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Ascending the Holy Hill: Psalm 24 Explained Now

Ascending the Holy Hill: Psalm 24 Explained Now. Most people are familiar with the 23rd Psalm. It is probably one of the more famous passages of the Bible. Yet, the psalms that are found on both sides of Psalm 23 are equally remarkable and precious. Psalm 22 begins with the words of anguish. “My God, my God, why have you forsaken me?” Of course, those words were the words that were spoken by the Lord when he hung on the cross. Psalm 22 was both a song and a descriptive prophecy of what the Lord would suffer on the cross. Not only his suffering, but the psalm also told of his victory over death. Yes, Psalm 22 was, and is, as remarkable as the 23rd Psalm.

In its’ own way, Psalm 24 is also very beautiful. Tradition states that this psalm was sung by the Levite priests as they moved the Ark of the Covenant from the house of Obed-Bdom into Jerusalem. The last four verses almost paint a picture of the Ark passing through the gates of the city. Later, the psalm was read in the temple services on the first day (Sunday) of the week.

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Ascending the Holy Hill: Psalm 24 Explained Now

The first two verses center upon the glory of God as the Creator. Everything belongs to the Lord. Often, in the press of day to day activities and problems, people forget the fact that “the earth is the Lord’s, and everything in it, the world and all who live in it…” Too often, such phrases as, “My life”, “My time”, or “My possessions” are used. Yet, all people are merely stewards of what they possess. The world and the resources of the world are the Lord’s. Christians should be very aware of God’s ownership. The world and the resources of the world are the Lord’s. While they are provided for the use of mankind, they are not to be abused, contaminated, or wastefully used.

On a personal basis, people, who are joined to Christ, have made the commitment to let the Lord be in control. Christians are to pattern their lives after the example given by the Lord. In His earthly ministry, Jesus Christ was in full subjection to the Father. That is the ideal, the goal that all Christians must strive to achieve for. “Let go and let God” is a phrase that pictures something of the surrender that each child of God is to make.

When a person becomes a Christian, the commitment to the Lord is usually honest and sincere; but soon the worldly, or fleshly, nature begins to struggle against the direction of God. “I want to do it”, is the call of the flesh. Too often, that call becomes almost overpowering. That’s why Psalm 24 can be so important. In Jesus’ parable of the sower, what chocked out the word? “The cares of this world, the deceitfulness of riches, and the desires for other things entering in choke the word, and it becomes unfruitful.” (Mark 4:18). A life that is surrendered to the Lord will avoid these temptations.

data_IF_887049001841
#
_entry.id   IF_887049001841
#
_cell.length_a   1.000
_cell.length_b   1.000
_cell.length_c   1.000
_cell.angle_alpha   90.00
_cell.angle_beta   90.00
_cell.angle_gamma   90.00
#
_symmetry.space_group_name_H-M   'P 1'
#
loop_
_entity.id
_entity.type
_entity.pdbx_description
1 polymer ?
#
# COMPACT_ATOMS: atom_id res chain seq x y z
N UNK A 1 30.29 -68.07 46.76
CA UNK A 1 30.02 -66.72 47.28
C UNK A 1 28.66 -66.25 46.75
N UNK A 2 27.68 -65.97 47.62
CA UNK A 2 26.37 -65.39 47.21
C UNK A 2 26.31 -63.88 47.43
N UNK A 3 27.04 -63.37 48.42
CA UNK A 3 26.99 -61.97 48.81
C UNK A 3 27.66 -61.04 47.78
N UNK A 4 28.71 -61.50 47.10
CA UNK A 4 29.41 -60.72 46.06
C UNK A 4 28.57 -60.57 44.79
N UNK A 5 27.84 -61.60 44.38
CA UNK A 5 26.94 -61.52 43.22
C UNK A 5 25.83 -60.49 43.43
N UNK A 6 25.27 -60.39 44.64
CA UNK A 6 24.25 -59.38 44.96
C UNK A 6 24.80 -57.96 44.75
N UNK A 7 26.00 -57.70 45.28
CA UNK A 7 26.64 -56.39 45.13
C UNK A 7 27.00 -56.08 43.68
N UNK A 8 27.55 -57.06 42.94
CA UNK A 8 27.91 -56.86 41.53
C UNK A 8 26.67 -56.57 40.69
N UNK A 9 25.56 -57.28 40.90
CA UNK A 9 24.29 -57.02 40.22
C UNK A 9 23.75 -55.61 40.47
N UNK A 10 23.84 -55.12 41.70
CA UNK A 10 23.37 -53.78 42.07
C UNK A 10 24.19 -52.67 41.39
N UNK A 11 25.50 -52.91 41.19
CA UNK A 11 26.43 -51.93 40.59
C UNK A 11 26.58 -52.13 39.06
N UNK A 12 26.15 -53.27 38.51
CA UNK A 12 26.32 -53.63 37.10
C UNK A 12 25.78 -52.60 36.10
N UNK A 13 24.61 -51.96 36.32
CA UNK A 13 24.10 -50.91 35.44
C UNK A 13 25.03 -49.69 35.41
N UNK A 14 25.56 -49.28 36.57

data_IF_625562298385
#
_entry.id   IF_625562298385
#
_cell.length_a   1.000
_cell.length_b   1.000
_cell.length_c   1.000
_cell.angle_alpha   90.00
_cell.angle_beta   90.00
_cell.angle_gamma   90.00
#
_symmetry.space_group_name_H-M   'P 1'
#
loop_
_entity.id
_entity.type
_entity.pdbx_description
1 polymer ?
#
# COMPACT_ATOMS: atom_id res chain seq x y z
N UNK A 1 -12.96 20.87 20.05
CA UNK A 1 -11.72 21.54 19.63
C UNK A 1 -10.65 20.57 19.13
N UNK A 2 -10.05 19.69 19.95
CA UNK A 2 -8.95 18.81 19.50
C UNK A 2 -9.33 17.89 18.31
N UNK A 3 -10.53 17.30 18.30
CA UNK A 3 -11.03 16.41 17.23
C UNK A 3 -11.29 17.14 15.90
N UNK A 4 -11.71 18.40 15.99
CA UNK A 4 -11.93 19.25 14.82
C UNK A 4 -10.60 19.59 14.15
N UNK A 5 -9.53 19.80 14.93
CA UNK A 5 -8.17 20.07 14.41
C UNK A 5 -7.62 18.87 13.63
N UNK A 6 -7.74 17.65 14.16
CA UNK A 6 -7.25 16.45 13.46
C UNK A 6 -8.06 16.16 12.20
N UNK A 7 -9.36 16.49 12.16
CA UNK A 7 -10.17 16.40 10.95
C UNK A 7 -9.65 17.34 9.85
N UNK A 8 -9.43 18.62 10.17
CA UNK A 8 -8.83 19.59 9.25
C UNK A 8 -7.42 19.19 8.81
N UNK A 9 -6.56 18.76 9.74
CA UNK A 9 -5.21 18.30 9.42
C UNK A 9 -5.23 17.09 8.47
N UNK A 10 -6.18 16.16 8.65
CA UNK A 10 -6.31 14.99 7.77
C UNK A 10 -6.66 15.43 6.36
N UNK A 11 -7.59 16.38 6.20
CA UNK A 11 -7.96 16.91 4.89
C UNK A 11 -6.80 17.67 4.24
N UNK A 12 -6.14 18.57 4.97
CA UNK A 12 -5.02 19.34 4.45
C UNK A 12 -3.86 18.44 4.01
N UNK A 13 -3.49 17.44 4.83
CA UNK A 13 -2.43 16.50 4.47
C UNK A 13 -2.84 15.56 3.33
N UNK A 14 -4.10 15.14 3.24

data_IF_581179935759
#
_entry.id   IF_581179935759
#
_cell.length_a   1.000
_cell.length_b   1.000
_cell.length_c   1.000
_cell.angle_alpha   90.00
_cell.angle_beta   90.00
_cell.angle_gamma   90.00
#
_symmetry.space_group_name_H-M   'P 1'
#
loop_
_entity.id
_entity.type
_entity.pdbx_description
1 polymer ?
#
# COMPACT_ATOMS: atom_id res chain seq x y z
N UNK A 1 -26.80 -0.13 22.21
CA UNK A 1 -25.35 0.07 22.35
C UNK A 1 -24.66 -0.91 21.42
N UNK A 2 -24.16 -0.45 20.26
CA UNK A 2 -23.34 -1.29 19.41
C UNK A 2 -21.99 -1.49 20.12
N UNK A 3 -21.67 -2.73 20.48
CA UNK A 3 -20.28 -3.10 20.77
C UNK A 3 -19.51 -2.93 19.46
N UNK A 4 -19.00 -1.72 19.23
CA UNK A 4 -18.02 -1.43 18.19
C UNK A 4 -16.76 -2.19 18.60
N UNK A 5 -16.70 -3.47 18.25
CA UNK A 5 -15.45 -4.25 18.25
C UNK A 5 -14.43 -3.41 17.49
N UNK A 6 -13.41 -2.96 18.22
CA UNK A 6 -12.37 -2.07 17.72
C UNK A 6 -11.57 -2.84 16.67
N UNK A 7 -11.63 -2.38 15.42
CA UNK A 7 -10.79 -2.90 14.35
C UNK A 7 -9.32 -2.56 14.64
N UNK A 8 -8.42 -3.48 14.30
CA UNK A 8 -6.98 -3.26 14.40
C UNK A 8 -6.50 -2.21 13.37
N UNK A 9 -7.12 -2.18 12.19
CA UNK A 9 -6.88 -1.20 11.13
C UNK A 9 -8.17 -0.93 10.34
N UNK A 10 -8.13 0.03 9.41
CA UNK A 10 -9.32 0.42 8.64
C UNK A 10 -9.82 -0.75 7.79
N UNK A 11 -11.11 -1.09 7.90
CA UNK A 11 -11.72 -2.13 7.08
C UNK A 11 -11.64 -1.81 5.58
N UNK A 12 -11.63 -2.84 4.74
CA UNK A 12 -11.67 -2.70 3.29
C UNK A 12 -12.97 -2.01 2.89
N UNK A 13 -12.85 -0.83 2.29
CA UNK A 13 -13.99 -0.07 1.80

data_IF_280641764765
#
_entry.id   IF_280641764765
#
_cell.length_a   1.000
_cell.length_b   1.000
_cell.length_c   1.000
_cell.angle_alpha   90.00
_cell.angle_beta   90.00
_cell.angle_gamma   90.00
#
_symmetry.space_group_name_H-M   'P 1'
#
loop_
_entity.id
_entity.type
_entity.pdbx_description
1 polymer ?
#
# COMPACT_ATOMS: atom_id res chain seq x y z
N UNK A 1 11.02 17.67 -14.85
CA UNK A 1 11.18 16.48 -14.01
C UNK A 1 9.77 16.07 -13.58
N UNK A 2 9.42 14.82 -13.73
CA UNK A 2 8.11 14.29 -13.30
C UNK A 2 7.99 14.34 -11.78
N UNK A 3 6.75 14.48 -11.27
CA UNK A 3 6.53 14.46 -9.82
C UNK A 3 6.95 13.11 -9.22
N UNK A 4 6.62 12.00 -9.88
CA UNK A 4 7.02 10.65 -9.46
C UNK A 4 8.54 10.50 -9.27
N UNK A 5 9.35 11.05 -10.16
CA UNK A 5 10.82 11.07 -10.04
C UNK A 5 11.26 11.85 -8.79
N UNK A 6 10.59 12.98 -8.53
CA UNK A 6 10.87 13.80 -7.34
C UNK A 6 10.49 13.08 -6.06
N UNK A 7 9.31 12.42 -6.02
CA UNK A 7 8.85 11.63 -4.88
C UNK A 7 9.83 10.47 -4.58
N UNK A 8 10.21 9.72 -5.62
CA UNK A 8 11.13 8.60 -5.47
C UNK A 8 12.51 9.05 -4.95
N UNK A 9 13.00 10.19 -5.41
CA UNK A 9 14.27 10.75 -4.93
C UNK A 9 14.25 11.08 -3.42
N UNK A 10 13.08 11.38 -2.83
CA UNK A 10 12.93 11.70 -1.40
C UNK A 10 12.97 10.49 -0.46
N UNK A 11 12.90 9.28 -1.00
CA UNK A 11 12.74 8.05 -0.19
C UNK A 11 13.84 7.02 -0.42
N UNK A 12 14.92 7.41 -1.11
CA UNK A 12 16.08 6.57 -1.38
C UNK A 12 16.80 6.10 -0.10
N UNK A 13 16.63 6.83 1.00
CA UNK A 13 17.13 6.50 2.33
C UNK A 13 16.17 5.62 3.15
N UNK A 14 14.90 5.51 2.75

Ascending the Holy Hill: Psalm 24 Explained Now

Verses 3-6 deal with the question, “Who may ascend the hill of the Lord? Who may stand in his holy place?” Who IS worthy to approach God? When man’s actions are compared with the glory and perfection of God, the response may be like Peter’s when he saw the hand of God in Jesus’ miracle, “Depart from me Lord, for I am a sinful man.” When any person honestly compares his life to the requirements of God, the question would have to be, “No one is worthy is ascend the hill of the Lord”.

But today, thanks be to God that his love has been shown In Jesus Christ. In Him, every Christian can boldly approach the throne of grace. Why? He, or she, can approach the throne; because, in Christ, that Christian has clean hands and a pure heart. When a person obeys the Gospel and is buried in baptism, then that person’s sins are forgiven. The sacrifice and righteousness of Jesus Christ has paid the price.

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Ascending the Holy Hill: Psalm 24 Explained Now

Remember, everything is the Lord’s, but He loved us enough to allow us the opportunity to be joined with Him for eternity. What greater gift can we receive? What greater gift can we give to a son, a daughter, a grand-son, a grand-daughter, a family member, a neighbor than the message of hope found in Jesus Christ?

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One Comment

  1. […] of spiritual, and practical wisdom.The first three verses deal with the theme of trust. “To you, O Lord. I lift up my soul; in you I trust. O my God“. Many people lift up hands, eyes, and words to God, but the key is that the SOUL is tobe […]

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